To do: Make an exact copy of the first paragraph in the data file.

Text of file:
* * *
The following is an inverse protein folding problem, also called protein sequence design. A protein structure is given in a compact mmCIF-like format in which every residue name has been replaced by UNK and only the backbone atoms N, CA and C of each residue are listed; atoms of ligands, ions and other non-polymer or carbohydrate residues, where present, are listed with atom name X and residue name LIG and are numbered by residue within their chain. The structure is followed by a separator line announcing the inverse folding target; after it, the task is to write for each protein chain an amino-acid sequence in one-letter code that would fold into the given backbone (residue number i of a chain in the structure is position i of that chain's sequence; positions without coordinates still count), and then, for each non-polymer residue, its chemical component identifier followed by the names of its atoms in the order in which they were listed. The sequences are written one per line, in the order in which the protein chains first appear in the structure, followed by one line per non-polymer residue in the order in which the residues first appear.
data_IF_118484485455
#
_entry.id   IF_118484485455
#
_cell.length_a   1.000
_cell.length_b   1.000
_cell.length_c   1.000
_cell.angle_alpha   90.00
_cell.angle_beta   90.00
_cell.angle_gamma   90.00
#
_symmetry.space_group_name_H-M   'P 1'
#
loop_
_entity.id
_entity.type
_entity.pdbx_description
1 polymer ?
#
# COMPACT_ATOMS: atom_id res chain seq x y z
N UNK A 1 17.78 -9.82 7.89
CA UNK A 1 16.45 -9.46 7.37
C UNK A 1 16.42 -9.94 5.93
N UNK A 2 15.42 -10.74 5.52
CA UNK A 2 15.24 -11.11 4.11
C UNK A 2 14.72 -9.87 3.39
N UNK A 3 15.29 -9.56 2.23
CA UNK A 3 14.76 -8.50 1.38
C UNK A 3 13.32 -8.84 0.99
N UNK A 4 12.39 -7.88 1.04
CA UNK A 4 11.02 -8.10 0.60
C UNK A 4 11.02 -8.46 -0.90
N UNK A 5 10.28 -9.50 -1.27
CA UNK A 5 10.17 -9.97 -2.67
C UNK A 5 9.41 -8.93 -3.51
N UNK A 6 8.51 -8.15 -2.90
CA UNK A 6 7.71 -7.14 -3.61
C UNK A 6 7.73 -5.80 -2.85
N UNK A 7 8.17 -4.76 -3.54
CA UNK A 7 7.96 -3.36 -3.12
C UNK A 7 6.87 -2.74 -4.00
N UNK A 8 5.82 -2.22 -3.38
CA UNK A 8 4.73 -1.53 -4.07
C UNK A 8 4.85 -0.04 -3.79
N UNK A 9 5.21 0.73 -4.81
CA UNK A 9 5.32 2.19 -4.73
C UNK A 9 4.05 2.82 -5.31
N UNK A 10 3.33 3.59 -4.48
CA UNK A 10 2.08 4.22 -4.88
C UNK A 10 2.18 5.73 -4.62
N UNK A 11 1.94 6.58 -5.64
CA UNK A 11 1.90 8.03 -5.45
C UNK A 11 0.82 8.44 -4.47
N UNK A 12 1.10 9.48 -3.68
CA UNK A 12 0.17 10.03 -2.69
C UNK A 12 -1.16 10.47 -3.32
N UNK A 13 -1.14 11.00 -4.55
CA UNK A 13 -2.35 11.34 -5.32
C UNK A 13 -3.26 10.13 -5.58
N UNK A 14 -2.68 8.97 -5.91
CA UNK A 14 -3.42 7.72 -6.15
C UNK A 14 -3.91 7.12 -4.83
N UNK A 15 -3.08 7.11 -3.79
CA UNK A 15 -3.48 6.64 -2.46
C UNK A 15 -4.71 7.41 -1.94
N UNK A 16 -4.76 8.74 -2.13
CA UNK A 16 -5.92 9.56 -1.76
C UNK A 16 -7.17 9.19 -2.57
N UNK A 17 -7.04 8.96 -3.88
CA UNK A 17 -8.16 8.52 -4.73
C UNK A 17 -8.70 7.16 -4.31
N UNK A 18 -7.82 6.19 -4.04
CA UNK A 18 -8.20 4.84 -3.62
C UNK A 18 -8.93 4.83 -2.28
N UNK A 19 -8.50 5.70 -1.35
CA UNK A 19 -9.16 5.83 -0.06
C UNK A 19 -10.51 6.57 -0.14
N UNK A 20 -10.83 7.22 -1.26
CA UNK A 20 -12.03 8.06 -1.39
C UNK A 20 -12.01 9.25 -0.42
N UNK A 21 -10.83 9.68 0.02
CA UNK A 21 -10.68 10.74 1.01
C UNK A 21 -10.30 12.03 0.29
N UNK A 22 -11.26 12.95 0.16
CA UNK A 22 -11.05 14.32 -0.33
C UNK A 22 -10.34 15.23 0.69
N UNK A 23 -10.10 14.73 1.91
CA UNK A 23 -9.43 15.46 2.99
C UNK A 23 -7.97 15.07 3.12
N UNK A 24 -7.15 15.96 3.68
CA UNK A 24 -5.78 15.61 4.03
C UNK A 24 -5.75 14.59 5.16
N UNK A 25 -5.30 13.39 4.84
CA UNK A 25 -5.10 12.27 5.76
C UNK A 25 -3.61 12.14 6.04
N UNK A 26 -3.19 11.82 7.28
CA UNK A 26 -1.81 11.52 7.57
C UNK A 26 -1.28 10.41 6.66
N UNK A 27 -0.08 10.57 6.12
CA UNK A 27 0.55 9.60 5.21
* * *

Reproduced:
The following is an inverse protein folding problem, also called protein sequence design. A protein structure is given in a compact mmCIF-like format in which every residue name has been replaced by UNK and only the backbone atoms N, CA and C of each residue are listed; atoms of ligands, ions and other non-polymer or carbohydrate residues, where present, are listed with atom name X and residue name LIG and are numbered by residue within their chain. The structure is followed by a separator line announcing the inverse folding target; after it, the task is to write for each protein chain an amino-acid sequence in one-letter code that would fold into the given backbone (residue number i of a chain in the structure is position i of that chain's sequence; positions without coordinates still count), and then, for each non-polymer residue, its chemical component identifier followed by the names of its atoms in the order in which they were listed. The sequences are written one per line, in the order in which the protein chains first appear in the structure, followed by one line per non-polymer residue in the order in which the residues first appear.